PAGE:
Hooded Crow: I don't normally think of them feeding on seaweed, like this one was doing on the Mutton Island causeway. But Corvids are very good at adapting to their surroundings
Ross's Gull: Only the fourth one I've seen with none to this point being close. Fortunately, the 2023 Dorset individual proved more photogenic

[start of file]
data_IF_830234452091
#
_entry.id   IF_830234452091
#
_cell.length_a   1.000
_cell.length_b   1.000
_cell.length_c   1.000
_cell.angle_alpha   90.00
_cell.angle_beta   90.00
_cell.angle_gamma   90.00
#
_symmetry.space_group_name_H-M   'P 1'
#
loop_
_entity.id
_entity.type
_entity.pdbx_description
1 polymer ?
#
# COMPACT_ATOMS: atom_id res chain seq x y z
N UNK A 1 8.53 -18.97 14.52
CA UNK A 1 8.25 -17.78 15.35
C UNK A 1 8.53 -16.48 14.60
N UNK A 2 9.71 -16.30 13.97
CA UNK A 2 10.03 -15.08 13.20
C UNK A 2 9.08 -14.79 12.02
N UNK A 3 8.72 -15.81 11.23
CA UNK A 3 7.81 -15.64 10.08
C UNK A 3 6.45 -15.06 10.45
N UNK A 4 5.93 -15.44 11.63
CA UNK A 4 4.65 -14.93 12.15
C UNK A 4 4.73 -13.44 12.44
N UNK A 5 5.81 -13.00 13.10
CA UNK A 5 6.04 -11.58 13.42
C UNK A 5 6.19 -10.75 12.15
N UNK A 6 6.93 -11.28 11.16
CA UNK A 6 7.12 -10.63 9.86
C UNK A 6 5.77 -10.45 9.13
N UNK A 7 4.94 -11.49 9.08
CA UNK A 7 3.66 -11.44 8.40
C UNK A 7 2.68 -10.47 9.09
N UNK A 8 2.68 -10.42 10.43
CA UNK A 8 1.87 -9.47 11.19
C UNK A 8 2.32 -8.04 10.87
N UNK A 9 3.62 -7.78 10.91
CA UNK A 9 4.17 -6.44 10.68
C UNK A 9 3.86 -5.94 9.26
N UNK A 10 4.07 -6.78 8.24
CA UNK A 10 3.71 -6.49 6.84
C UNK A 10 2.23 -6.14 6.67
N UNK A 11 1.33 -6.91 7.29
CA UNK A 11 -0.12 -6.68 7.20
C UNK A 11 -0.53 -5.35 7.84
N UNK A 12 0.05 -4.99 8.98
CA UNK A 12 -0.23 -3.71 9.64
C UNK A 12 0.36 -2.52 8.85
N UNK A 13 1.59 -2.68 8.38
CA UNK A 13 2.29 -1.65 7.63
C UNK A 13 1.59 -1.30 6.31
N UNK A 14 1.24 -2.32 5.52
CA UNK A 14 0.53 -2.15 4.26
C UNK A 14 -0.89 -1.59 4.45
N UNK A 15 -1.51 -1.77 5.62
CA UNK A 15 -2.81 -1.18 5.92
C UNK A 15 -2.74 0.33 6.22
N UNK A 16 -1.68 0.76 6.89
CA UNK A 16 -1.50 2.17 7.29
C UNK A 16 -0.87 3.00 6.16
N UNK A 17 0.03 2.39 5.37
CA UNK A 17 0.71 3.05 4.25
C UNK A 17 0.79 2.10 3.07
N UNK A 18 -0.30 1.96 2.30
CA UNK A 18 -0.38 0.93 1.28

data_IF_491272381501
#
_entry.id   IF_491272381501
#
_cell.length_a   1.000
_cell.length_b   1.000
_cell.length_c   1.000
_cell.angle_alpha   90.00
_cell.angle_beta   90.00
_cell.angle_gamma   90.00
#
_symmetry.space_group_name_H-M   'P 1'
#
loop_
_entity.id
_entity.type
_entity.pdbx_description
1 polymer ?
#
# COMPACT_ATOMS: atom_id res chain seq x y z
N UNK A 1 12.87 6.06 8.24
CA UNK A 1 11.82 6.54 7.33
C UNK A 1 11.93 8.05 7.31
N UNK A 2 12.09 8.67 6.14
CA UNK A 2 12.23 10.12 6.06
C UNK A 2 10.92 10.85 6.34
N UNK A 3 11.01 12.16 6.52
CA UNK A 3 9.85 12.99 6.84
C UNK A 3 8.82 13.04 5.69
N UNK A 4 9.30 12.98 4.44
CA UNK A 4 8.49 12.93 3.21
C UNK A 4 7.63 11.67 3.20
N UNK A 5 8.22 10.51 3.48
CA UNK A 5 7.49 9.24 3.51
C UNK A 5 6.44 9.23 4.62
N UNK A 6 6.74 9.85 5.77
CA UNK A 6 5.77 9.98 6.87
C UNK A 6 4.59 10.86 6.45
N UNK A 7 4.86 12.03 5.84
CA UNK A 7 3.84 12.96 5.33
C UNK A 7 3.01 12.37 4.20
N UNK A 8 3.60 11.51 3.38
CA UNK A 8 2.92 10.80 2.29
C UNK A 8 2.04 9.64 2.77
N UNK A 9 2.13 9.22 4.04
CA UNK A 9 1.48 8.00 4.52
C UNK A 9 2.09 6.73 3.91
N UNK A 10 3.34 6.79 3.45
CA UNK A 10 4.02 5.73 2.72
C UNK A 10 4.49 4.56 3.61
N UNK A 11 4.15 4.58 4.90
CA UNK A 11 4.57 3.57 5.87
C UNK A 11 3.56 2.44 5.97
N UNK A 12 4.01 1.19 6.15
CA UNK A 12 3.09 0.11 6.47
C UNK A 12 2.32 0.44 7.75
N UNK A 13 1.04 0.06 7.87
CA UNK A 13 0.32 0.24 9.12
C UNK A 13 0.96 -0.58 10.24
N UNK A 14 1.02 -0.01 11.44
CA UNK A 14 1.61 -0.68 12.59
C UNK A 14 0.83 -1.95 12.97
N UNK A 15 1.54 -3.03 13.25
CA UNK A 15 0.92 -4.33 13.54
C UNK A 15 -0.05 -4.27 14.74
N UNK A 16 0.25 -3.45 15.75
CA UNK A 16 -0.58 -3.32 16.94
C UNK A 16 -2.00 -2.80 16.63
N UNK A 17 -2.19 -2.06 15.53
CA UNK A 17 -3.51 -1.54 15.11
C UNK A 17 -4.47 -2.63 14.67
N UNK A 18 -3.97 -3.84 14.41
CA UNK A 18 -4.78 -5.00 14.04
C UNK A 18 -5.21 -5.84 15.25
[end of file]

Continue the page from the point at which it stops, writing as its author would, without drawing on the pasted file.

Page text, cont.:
The wind had strengthened significantly by the time I had reached the Ross's Gull site. The overnight weather forecast was looking rough, with stronger winds & rain as a front arrived. However, it was also forecast to have cleared through by dawn the following morning. This looked more hopeful for the following morning. I decided to driving across to Lough Boora to look for the Northern Harrier that had been there for a few weeks. It should only have been a bit over an hour to complete the drive, but the Sat Nat failed me. It has built in maps for the whole of Europe, but many of the smaller place names are in Gaelic. I had problems matching up the Sat Nat with Google Maps & the RBA directions and this was the first time the Sat Nav failed me & left me in a village about ten miles from where I needed to be. Eventually, I had to give up on the Sat Nav & switch to Google Maps, but I ended up approaching Lough Boora from a set of very small minor roads. Eventually, I found the site & got ready for another night in the car, whilst hoping the wind & rain would easy by dawn.